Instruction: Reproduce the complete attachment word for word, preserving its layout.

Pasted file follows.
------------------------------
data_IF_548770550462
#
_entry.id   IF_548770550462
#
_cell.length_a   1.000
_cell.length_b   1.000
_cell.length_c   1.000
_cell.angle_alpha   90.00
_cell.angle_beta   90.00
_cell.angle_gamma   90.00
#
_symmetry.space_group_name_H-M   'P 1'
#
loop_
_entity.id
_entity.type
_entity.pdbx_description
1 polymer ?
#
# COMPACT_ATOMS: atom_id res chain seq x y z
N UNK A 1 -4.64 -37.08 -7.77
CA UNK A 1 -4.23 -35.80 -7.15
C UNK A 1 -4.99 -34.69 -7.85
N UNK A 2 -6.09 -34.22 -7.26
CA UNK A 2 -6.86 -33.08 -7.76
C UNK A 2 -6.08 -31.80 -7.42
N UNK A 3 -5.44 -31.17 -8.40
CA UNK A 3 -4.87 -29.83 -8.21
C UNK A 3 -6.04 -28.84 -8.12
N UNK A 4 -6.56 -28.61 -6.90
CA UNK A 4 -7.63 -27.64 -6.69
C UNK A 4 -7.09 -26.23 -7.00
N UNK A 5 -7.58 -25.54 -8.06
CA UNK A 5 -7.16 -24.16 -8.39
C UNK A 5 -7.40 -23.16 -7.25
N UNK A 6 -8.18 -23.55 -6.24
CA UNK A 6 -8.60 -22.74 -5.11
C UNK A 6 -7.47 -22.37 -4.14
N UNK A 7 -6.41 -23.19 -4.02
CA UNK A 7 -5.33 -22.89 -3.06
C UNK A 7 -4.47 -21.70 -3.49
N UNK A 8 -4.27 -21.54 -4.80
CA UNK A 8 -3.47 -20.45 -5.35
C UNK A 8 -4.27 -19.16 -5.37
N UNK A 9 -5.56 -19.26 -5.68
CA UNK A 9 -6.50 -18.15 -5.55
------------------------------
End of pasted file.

data_IF_548770550462
#
_entry.id   IF_548770550462
#
_cell.length_a   1.000
_cell.length_b   1.000
_cell.length_c   1.000
_cell.angle_alpha   90.00
_cell.angle_beta   90.00
_cell.angle_gamma   90.00
#
_symmetry.space_group_name_H-M   'P 1'
#
loop_
_entity.id
_entity.type
_entity.pdbx_description
1 polymer ?
#
# COMPACT_ATOMS: atom_id res chain seq x y z
N UNK A 1 -4.64 -37.08 -7.77
CA UNK A 1 -4.23 -35.80 -7.15
C UNK A 1 -4.99 -34.69 -7.85
N UNK A 2 -6.09 -34.22 -7.26
CA UNK A 2 -6.86 -33.08 -7.76
C UNK A 2 -6.08 -31.80 -7.42
N UNK A 3 -5.44 -31.17 -8.40
CA UNK A 3 -4.87 -29.83 -8.21
C UNK A 3 -6.04 -28.84 -8.12
N UNK A 4 -6.56 -28.61 -6.90
CA UNK A 4 -7.63 -27.64 -6.69
C UNK A 4 -7.09 -26.23 -7.00
N UNK A 5 -7.58 -25.54 -8.06
CA UNK A 5 -7.16 -24.16 -8.39
C UNK A 5 -7.40 -23.16 -7.25
N UNK A 6 -8.18 -23.55 -6.24
CA UNK A 6 -8.60 -22.74 -5.11
C UNK A 6 -7.47 -22.37 -4.14
N UNK A 7 -6.41 -23.19 -4.02
CA UNK A 7 -5.33 -22.89 -3.06
C UNK A 7 -4.47 -21.70 -3.49
N UNK A 8 -4.27 -21.54 -4.80
CA UNK A 8 -3.47 -20.45 -5.35
C UNK A 8 -4.27 -19.16 -5.37
N UNK A 9 -5.56 -19.26 -5.68
CA UNK A 9 -6.50 -18.15 -5.55